WAR MACHINE Review
Genre: Historical Drama, Comedy
Director: David Michôd
Set in the 2009 American conflict in Afghanistan, and based on the novel THE OPERATORS by Michael Hastings, Netflix’s WAR MACHINE features Brad Pitt’s inevitable fall from grace as the ultra-masculine, four-star general, Glenn McMahon. The film attempts to follow the style of the witty and historically informative THE BIG SHORT, with the same expositional narration, but ends up feeling too much like an amalgamation of scenes from different movies rather than a complete film. That being said, WAR MACHINE has some truly effective scenes, solid acting, and occasionally succeeds, but ultimately remains too unfocused and tonally confusing to craft a clear lesson for the audience.
McMahon’s goal is clear from the start: earn the trust of the Afghan people, and rebuild their nation with humvees patrolling their streets and guns pointed at their children. Despite the plan being undoubtedly flawed and idiotic, McMahon is extremely self-assured and positive: a radiating, bull-headed, American imperialist. The film’s narration tells us that he runs seven miles every morning, eats one meal a day, and (just a theory) probably poops once a week. Here, hubris oozes from every pore of McMahon’s being, where he acts as a general from a simpler time, unable to process the complexities of unconventional warfare. Despite this, his gung-ho attitude for nation-building through the sweat of his brow and the might of the American armed forces comes into conflict with the harsh realities of anti-insurgency and Middle-Eastern culture. Early on in the film, it becomes clear that through this same confidence McMahon has also built an extremely loyal, yes-man posse around himself.
I mean, his face doesn’t lie, he’s been holding in at least a fart for a week
Coupled with McMahon’s foolhardy plan and his posse’s unlimited confidence in their leader, the ineptitude of the movie’s characters is astounding. While they come off as slightly cartoonish due to writing that’s often shallow, there is a lot of talented acting in the group. Entertaining performances include Anthony Michael Hall as McMahon’s rage monster sidekick, Topher Grace as his PR guy, Emory Cohen as his quasi butler, and a few more names you may recognize. Many of these characters are introduced early on in the film, but serve little purpose in the narrative, where instead they are somewhat unsuccessfully tacked on with more meaningless dialogue and comedic relief than is necessary for a focused story. In the film’s defense, it seems that the ineptitude of these characters is meant to further highlight the impossibility of their mission, but often these characters can come off as annoying and unnecessary. Refreshingly, Ben Kingsley plays a strangely hilarious Hamid Karzai, who has seen American generals come and go, and offers a more skeptical prediction on McMahon’s success.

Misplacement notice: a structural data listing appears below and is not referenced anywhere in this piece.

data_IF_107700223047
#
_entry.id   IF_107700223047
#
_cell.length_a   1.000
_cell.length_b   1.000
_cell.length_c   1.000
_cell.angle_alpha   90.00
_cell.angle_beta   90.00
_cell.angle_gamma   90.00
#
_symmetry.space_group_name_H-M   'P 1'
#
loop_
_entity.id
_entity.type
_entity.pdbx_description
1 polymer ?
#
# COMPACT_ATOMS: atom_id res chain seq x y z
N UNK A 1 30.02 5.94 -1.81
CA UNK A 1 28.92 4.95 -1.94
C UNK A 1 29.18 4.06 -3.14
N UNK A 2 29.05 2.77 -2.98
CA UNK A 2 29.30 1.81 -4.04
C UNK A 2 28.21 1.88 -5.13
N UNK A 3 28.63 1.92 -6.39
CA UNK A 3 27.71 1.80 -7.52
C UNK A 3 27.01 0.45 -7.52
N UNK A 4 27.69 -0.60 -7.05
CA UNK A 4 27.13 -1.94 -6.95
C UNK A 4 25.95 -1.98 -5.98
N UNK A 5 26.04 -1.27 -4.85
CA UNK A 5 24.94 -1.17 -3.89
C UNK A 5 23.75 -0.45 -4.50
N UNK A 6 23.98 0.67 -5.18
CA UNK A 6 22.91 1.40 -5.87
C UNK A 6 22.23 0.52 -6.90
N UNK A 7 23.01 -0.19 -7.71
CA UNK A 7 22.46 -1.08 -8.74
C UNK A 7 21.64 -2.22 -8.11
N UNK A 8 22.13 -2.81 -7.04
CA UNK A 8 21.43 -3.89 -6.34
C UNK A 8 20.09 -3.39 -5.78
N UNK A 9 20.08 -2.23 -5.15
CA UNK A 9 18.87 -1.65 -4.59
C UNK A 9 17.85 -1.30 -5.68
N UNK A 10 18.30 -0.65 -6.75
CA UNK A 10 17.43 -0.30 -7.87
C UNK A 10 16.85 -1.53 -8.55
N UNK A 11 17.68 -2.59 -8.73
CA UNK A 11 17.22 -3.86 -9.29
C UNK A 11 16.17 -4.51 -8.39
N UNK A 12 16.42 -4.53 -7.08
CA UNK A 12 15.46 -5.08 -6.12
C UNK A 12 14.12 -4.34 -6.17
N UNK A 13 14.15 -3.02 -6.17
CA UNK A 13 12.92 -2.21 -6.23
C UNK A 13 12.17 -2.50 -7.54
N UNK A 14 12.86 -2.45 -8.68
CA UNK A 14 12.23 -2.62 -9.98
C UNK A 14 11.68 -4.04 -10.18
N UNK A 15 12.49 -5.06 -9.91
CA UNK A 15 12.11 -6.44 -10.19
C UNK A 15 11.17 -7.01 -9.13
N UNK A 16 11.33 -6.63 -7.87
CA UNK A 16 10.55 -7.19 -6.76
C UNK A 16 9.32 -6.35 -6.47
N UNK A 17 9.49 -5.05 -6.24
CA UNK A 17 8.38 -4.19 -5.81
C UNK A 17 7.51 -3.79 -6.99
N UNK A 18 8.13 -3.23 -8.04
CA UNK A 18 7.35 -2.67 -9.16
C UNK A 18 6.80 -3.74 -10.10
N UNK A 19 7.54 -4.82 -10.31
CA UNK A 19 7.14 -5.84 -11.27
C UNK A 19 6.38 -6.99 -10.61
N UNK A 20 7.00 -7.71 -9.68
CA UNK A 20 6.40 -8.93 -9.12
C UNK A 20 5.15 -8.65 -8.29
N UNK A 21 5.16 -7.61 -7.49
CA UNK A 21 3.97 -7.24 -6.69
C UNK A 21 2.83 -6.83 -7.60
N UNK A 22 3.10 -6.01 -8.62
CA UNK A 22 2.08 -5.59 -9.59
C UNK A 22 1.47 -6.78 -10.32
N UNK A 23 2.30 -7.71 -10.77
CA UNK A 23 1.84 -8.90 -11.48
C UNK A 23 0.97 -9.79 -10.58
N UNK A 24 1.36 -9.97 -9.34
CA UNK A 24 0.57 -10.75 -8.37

“Honestly Brad, I don’t feeling like saying my lines, so I’m just gonna stare at you until your eyebrows get tired.”
In contrast, where the film does succeed is in the latter part of its second act. Under McMahon’s orders, a mission is enacted to take back a region of Afghanistan from the Taliban. Without spoiling too much, the definition of insurgent becomes blurred, and the film more strongly appears to find its anti-war voice. Furthermore, the film’s cinematographer, Dariusz Wolski, utilizes a fluid steadicam to create an intense atmosphere of suspense, while the viewer almost becomes the camera, placed into the role of a fellow marine forced to make tough decisions for survival. Admirably, Will Poulter takes on the role of the marine in charge of the rest of his squadron, while GET OUT actor Keith Stanfield plays the most nuanced of those on the front lines.
If the film wanted to have a greater, more relatable impact, perhaps more grounded characters would’ve helped. It’s a shame that the film relies so heavily on Pitt’s acting, as it isn’t as nuanced or sympathetic enough to propel the story forward. Instead, it’s clear that the marines should’ve taken the spotlight of the film. As shown in the film’s better scenes, they are the people that truly face the results of American interventionism, and their stories contain far more drama and complexities that should’ve been explored. McMahon is the one making hard decisions behind a safe, air-conditioned computer screen, but the marines are forced to suffer the consequences. WAR MACHINE is entertaining and technically impressive at moments, but will most likely not resonate with most viewers because it isn’t clear about what it’s really trying to say. As a result, it’s tough to say whether the movie is worth watching, but for specific scenes like the marine’s desert assault, it might just be—especially if you own a Netflix account with no need to buy an expensive movie ticket.